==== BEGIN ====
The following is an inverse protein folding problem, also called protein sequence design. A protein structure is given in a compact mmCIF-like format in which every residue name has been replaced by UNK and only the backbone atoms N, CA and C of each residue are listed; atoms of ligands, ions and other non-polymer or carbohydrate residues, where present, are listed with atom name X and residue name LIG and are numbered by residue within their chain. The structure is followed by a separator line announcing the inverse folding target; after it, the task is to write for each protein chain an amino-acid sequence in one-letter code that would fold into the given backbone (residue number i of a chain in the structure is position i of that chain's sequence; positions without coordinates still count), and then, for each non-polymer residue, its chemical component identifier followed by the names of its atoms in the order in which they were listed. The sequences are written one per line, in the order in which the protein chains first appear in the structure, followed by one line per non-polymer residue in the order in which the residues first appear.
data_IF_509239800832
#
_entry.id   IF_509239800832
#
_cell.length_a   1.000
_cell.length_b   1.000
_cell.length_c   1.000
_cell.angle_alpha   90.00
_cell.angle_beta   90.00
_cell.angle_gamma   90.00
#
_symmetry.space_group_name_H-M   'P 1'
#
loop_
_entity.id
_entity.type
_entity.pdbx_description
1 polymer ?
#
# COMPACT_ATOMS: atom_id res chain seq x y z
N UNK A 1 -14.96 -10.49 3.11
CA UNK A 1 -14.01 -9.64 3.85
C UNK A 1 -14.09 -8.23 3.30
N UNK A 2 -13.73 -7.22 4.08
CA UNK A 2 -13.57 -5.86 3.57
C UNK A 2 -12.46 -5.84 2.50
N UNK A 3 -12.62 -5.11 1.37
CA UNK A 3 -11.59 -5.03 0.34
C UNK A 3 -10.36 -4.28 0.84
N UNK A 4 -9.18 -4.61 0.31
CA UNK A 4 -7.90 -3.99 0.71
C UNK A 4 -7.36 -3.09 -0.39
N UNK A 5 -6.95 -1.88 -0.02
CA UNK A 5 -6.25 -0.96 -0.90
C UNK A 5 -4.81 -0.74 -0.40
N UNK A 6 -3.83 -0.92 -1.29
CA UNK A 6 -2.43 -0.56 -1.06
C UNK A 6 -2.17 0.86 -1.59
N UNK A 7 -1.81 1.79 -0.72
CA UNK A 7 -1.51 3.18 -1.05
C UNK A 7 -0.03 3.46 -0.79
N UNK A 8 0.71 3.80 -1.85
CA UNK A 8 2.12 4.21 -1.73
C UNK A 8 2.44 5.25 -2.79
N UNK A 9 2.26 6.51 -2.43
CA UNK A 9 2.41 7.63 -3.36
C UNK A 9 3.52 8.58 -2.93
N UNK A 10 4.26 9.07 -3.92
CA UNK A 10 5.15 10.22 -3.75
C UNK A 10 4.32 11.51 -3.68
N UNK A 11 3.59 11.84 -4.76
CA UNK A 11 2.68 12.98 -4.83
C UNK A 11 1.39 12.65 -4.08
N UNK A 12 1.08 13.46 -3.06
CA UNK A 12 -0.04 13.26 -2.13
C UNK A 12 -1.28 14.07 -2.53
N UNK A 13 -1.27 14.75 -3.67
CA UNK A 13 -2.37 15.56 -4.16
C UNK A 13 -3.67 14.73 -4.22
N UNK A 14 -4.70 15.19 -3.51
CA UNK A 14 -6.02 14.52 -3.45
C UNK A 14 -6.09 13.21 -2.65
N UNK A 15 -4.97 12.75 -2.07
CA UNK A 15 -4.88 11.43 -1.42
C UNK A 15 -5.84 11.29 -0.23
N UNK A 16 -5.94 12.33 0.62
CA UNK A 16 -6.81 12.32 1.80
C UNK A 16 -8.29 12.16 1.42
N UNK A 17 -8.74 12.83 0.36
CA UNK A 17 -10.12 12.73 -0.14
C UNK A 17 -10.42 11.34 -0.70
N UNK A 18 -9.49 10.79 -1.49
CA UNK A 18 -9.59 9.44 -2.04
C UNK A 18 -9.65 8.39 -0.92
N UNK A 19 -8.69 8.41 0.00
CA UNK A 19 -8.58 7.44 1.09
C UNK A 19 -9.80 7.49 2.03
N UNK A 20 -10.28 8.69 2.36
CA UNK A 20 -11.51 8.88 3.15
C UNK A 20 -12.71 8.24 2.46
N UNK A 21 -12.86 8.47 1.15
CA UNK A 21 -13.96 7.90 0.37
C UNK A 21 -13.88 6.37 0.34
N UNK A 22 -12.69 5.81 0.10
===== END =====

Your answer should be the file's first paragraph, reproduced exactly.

The following is an inverse protein folding problem, also called protein sequence design. A protein structure is given in a compact mmCIF-like format in which every residue name has been replaced by UNK and only the backbone atoms N, CA and C of each residue are listed; atoms of ligands, ions and other non-polymer or carbohydrate residues, where present, are listed with atom name X and residue name LIG and are numbered by residue within their chain. The structure is followed by a separator line announcing the inverse folding target; after it, the task is to write for each protein chain an amino-acid sequence in one-letter code that would fold into the given backbone (residue number i of a chain in the structure is position i of that chain's sequence; positions without coordinates still count), and then, for each non-polymer residue, its chemical component identifier followed by the names of its atoms in the order in which they were listed. The sequences are written one per line, in the order in which the protein chains first appear in the structure, followed by one line per non-polymer residue in the order in which the residues first appear.